The relationship between contraction and relaxation during fatiguing isokinetic shoulder flexions. An electromyographic study
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Knowledge of the strength, endurance and coordination of the shoulder muscles during dynamic contractions in healthy women would contribute to the understanding of symptoms in that part of the body in patients with myalgia. Twenty clinically healthy women performed single maximal forward shoulder flexions at four different angular velocities (0.57–3.14 rad·s−1). The same subjects also took part in two endurance tests (at angular velocities of 0.57 and 2.09 rad·s−1, respectively) consisting of 150 repeated maximal shoulder flexions. Electromyographic activity (EMG) was registered from four shoulder flexors using surface electrodes. Work was used as the mechanical variable. During the endurance tests subjects rated their perception of fatigue in the shoulder muscles. Work and the amplitude of the EMG signals decreased with angular velocity. The mean power frequency of the EMG was constant in the span of angular velocities investigated. During the endurance tests, work and the mean power frequency decreased during the initial 40–60 contractions followed by stable levels. The relative work level was higher at 2.09 than at 0.57 rad·s−1. Greater relative increases of the signal amplitudes of EMG occurred at 2.09 than at 0.57 rad·s−1. The EMG activity between the flexions (during the supposed passive extension) was higher at 2.09 than at 0.57 rad·s−1. Such a high activity was associated with a low mechanical performance at 2.09 rad·s−1. It is suggested that the initial sharp decreases in work and in mean power frequency reflect the fatiguing of the fast twitch motor units. Dynamic work consisting of continuous activity could predispose to muscle complaints.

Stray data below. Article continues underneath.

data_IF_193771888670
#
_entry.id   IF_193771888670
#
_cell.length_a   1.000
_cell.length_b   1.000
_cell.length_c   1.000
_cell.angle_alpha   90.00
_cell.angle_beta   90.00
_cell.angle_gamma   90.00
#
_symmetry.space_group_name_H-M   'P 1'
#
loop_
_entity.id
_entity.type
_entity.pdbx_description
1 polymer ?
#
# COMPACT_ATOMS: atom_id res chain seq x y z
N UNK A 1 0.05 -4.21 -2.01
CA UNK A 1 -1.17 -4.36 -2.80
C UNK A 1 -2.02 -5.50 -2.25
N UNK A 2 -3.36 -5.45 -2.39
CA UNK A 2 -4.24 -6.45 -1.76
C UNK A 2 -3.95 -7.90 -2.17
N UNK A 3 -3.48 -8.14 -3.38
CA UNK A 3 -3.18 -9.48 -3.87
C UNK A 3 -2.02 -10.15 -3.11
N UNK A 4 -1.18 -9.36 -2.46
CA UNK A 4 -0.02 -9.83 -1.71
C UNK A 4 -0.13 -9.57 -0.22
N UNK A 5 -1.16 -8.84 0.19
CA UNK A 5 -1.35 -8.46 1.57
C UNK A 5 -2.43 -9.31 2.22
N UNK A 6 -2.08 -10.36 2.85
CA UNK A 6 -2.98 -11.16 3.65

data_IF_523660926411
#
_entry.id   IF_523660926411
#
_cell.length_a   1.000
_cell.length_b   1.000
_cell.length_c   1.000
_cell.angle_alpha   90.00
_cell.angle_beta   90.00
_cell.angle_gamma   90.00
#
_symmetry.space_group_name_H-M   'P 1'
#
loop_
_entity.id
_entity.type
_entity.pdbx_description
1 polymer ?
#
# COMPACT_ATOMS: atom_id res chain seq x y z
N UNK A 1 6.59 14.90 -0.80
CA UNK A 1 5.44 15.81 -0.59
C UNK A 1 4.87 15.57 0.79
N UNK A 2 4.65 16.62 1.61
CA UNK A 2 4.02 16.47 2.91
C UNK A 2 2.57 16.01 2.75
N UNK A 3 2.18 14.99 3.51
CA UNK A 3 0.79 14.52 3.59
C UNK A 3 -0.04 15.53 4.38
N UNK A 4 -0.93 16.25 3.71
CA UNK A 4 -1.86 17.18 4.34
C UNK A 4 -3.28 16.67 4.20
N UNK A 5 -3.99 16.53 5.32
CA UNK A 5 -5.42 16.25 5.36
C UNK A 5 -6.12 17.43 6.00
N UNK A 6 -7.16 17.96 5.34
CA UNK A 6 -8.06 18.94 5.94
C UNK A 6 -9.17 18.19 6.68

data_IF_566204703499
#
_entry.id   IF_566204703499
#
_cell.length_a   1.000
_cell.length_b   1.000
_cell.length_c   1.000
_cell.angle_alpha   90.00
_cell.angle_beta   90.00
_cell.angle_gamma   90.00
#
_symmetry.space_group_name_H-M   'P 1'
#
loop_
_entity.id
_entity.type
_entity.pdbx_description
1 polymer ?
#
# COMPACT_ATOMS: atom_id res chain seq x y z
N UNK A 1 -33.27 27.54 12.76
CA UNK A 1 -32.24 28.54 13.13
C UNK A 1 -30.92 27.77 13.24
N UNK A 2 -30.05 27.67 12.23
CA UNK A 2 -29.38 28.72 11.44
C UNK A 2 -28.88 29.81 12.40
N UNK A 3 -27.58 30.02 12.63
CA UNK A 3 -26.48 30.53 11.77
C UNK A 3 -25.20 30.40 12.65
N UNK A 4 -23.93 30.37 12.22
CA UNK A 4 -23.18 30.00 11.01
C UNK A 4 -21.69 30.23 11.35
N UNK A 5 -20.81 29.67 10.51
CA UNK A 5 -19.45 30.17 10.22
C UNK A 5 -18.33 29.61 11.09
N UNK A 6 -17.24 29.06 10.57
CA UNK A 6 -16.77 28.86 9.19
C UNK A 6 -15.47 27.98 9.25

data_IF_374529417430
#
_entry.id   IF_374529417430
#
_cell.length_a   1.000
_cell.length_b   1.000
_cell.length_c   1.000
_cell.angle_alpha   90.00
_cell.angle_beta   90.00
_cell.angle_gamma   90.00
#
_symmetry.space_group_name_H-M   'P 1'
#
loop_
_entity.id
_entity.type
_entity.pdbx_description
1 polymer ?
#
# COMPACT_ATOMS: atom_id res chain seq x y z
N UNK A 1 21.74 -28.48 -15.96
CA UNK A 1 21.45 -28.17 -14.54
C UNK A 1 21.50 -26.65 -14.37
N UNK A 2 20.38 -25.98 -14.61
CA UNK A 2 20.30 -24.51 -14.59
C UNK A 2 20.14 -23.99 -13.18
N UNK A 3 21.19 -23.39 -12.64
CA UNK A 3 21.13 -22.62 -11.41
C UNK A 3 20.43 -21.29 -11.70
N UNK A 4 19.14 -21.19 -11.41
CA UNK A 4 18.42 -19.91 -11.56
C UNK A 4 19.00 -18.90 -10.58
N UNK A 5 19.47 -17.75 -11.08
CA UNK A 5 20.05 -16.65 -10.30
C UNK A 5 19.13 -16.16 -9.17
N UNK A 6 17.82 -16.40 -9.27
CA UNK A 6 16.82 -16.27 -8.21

Key wordsElectromyography Fatigue Female Human Muscle
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